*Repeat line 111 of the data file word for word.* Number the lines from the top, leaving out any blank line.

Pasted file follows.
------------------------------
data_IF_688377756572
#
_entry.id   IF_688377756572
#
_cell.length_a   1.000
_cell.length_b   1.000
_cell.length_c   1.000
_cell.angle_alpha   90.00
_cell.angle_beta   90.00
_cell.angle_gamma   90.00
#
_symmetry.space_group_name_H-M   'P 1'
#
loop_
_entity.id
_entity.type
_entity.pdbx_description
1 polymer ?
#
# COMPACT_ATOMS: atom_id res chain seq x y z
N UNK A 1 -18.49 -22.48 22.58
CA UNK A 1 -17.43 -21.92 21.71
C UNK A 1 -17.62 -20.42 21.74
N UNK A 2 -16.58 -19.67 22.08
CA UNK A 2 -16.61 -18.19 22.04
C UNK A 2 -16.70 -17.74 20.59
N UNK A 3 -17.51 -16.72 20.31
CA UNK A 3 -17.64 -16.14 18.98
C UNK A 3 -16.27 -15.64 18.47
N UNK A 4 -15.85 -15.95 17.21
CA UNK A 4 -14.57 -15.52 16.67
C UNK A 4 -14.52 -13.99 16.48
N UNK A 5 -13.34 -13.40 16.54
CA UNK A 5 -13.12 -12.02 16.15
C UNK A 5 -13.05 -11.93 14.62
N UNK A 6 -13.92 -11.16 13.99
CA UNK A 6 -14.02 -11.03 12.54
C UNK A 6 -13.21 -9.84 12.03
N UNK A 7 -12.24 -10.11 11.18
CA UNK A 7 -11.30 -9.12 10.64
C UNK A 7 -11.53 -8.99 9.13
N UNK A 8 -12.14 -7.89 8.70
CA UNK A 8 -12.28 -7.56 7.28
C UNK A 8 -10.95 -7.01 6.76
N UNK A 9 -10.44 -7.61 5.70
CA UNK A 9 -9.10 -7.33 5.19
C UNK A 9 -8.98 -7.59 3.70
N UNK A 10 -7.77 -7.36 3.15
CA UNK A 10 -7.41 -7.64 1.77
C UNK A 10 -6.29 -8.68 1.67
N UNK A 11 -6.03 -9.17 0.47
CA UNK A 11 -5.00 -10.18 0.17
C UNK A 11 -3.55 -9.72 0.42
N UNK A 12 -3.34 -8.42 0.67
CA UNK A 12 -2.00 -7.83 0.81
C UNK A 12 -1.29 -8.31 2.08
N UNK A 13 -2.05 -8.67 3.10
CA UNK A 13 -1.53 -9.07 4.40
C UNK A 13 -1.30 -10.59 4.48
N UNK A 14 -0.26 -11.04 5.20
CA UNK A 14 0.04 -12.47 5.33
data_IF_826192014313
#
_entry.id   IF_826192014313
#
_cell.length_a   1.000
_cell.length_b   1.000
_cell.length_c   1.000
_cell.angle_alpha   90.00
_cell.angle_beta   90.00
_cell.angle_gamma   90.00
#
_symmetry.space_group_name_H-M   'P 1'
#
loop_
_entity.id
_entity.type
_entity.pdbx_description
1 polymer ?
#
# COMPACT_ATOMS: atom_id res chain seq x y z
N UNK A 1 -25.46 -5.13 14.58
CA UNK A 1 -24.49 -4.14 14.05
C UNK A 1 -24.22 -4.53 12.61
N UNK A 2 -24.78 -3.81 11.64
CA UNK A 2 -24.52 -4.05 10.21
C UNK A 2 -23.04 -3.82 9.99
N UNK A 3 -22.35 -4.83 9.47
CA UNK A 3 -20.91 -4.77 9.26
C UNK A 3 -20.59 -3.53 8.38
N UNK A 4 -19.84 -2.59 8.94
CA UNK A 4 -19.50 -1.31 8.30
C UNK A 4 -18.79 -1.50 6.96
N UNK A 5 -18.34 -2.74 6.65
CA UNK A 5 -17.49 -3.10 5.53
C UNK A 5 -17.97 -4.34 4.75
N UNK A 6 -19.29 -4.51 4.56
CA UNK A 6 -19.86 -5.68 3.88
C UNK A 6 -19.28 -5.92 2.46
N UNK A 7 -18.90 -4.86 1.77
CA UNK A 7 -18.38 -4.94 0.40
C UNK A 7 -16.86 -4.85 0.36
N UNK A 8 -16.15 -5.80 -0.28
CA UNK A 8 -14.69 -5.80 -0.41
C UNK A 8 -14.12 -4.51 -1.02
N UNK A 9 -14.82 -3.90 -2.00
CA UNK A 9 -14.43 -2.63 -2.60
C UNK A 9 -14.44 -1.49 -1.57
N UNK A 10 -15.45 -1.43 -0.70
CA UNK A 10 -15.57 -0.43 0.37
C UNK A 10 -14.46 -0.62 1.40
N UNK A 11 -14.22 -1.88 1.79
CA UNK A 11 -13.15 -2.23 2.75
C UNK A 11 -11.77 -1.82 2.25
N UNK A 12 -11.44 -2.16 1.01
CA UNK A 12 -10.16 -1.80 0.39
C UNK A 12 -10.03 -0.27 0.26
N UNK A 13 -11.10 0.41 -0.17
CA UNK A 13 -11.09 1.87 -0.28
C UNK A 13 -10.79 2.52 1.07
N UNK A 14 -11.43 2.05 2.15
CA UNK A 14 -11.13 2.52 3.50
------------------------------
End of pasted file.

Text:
C UNK A 10 -14.46 -0.62 1.40